Introduction to Game DevelopmentEdit
There are three main disciplines in game development: Art, Design, and Programming.
Artists create the content for the games (3D models, animations, textures, etc). Artists tipically use several programs to create content such as Adobe Photoshop for images and 3DS Max or Maya for 3D models. Wild Pockets is not a replacement for these tools, it is a game engine that will take content created using these tools and allows the developer to use them in real-time interactive applications.
Designers are generally responsible for coming up with the game ideas (story, gameplay, etc) and they also add the content that the artists create into the game. Designers usually create, or assist in the creation of: levels, characters, cut-scenes, and other things of that nature.
Programmers actually create the interactive applications, they implement the rules and mechanics of the game, they take the player's input (button presses) and make objects move and interact with each other, they create the tools and technology to give the impression of intelligence and story, etc. They do this by creating scripts that dictate the behavior of the game engine.
The Wild Pockets PlatformEdit
Wild Pockets is a browser-based 3D game engine. There are two parts to the platform: the builder and the scripting system.
In the builder the developer places objects in the game world and adjusts various properties of those objects such as weight, texture, position, rotation, size, etc. Then the developer creates scripts that manipulate these objects from user input (or automatically, like a rotating gear).
This manual will explain how to use the builder to set up your pockets (games), as well as explain how the scripts tie into the builder. Once you understand how to work within the builder, you should head over to the The Programming Manual and learn how to program with Lua so you can make the objects in your pocket do cool things.
The Builder InterfaceEdit
When you start the builder the most commonly used windows will be automatically opened and docked on the right side of the screen. The buttons you see below are the corresponding window's Tabs. Tabs are buttons that appear when a window is docked, and they are used to open and select docked windows. Throughout this manual you will learn about the uses and functionality of these windows, but here is a brief overview of the most important windows in Wild Pockets:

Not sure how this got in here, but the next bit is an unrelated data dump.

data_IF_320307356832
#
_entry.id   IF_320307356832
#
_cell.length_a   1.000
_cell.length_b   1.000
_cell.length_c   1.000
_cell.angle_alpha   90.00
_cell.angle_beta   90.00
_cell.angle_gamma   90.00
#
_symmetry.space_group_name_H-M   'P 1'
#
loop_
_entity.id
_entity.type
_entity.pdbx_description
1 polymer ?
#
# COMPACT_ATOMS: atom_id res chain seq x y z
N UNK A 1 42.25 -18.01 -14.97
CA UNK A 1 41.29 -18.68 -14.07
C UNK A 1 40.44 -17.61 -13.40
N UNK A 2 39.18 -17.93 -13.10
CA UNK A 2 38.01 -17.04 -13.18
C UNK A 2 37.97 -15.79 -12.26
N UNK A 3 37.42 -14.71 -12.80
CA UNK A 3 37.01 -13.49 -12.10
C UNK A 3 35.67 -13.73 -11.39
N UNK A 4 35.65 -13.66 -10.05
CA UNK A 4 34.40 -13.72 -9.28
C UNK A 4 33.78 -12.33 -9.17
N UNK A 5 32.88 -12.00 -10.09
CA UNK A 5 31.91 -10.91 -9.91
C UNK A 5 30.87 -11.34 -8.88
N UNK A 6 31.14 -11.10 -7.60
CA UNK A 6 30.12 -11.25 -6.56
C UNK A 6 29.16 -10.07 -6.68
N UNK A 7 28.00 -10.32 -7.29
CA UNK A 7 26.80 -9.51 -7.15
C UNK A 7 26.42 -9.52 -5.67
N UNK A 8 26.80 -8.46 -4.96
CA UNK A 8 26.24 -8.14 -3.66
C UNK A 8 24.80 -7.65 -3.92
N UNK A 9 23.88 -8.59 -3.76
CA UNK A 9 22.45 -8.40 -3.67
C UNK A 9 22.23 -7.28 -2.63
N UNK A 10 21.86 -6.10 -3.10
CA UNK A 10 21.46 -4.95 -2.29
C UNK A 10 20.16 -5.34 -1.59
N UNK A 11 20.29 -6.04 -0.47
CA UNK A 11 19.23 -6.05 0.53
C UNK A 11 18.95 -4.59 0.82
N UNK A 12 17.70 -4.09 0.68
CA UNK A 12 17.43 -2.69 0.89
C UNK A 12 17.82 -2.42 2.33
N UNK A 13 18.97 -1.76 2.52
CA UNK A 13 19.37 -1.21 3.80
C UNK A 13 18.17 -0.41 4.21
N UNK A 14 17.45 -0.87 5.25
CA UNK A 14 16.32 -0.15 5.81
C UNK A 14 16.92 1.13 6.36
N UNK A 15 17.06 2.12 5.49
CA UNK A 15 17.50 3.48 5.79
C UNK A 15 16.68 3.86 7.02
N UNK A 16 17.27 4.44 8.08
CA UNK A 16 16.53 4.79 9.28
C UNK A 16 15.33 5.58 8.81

You can dock windows on the Right and Bottom edges of the builder. Docked windows can be easily accessed by clicking their tabs. You can minimize a dock by clicking the '-' (minus) button on the top right corner of a window. If a window is not docked when it is minimized it will automatically be docked. When a dock is minimized the entire contents of the windows are hidden, and only the tabs are displayed on the edge of the screen. To re-open a dock, simply click on a Window Tab.
By having windows docked you can work on the game or level with the builder without losing any screen space on windows that you don't need to use at the moment. Also, minimized windows remain open (just hidden), so when you click a tab of a minimized window it will remain where you left it.
To dock a window simply click on its titlebar or tab, and drag it to the Right, or Bottom edges of the screen. A blue outline rectangle will display where the window will be docked.
- There are certain windows in the builder that can be closed. These are either modal (require the attention of the user) or they can have multiple instances opened at the same time (Folder Explorer). Windows that can be closed contain 'X's on the top right corner. Windows that can't be closed must be opened or docked at all times.
- Currently it's not possible to change the order of the Window Tabs when they are docked, but it's something we're looking into.
Creating, Saving and Opening PocketsEdit
A Pocket is a game or application developed in Wild Pockets. Pocket is a term used to describe anything created using the Wild Pockets engine.
The builder saves out .scene files, and each game (or Pocket) contains only one scene file. Scene files contain all of the objects (and their properties) that you place in the builder environment. Make sure that you save the scene before you quit the builder, otherwise you will lose all of your work!
To save a scene simply click "File -> Save" in the menu toolbar on top of the screen and give your project a name. The "Save As" button allows you to save the same project within another folder, or with another name.
To open a scene just click "File -> Open" and use the Folder Explorer to find the scene file, then double click it, or select it and click "Open".